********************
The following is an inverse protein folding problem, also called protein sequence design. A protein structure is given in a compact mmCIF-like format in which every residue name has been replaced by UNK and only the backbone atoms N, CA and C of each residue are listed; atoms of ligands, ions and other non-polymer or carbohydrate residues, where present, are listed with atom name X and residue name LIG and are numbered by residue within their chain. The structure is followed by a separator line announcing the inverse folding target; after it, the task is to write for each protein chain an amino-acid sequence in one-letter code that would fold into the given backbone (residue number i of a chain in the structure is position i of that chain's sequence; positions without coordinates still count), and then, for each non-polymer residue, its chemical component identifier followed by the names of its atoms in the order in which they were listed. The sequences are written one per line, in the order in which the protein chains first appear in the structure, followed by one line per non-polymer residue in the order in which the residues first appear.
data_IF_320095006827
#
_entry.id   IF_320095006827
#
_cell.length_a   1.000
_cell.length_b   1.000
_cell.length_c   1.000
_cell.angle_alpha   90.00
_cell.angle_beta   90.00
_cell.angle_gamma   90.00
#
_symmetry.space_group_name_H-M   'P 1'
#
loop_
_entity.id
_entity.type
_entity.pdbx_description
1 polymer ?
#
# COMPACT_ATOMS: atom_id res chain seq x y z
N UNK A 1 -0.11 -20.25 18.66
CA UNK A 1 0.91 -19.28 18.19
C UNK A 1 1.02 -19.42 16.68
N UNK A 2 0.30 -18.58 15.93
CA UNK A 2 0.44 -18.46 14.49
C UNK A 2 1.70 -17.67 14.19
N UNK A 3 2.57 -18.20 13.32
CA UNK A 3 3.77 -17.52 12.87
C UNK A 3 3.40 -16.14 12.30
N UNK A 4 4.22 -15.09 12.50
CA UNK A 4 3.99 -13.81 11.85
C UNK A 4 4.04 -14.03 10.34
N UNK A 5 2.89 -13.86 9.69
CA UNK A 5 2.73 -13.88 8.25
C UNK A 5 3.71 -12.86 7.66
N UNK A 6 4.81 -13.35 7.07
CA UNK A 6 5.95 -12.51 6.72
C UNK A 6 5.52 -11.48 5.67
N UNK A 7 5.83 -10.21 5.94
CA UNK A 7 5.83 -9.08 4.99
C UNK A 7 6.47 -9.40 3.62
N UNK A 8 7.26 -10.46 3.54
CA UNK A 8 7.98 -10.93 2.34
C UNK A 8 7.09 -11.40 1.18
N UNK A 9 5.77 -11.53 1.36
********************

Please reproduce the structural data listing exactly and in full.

The following is an inverse protein folding problem, also called protein sequence design. A protein structure is given in a compact mmCIF-like format in which every residue name has been replaced by UNK and only the backbone atoms N, CA and C of each residue are listed; atoms of ligands, ions and other non-polymer or carbohydrate residues, where present, are listed with atom name X and residue name LIG and are numbered by residue within their chain. The structure is followed by a separator line announcing the inverse folding target; after it, the task is to write for each protein chain an amino-acid sequence in one-letter code that would fold into the given backbone (residue number i of a chain in the structure is position i of that chain's sequence; positions without coordinates still count), and then, for each non-polymer residue, its chemical component identifier followed by the names of its atoms in the order in which they were listed. The sequences are written one per line, in the order in which the protein chains first appear in the structure, followed by one line per non-polymer residue in the order in which the residues first appear.
data_IF_320095006827
#
_entry.id   IF_320095006827
#
_cell.length_a   1.000
_cell.length_b   1.000
_cell.length_c   1.000
_cell.angle_alpha   90.00
_cell.angle_beta   90.00
_cell.angle_gamma   90.00
#
_symmetry.space_group_name_H-M   'P 1'
#
loop_
_entity.id
_entity.type
_entity.pdbx_description
1 polymer ?
#
# COMPACT_ATOMS: atom_id res chain seq x y z
N UNK A 1 -0.11 -20.25 18.66
CA UNK A 1 0.91 -19.28 18.19
C UNK A 1 1.02 -19.42 16.68
N UNK A 2 0.30 -18.58 15.93
CA UNK A 2 0.44 -18.46 14.49
C UNK A 2 1.70 -17.67 14.19
N UNK A 3 2.57 -18.20 13.32
CA UNK A 3 3.77 -17.52 12.87
C UNK A 3 3.40 -16.14 12.30
N UNK A 4 4.22 -15.09 12.50
CA UNK A 4 3.99 -13.81 11.85
C UNK A 4 4.04 -14.03 10.34
N UNK A 5 2.89 -13.86 9.69
CA UNK A 5 2.73 -13.88 8.25
C UNK A 5 3.71 -12.86 7.66
N UNK A 6 4.81 -13.35 7.07
CA UNK A 6 5.95 -12.51 6.72
C UNK A 6 5.52 -11.48 5.67
N UNK A 7 5.83 -10.21 5.94
CA UNK A 7 5.83 -9.08 4.99
C UNK A 7 6.47 -9.40 3.62
N UNK A 8 7.26 -10.46 3.54
CA UNK A 8 7.98 -10.93 2.34
C UNK A 8 7.09 -11.40 1.18
N UNK A 9 5.77 -11.53 1.36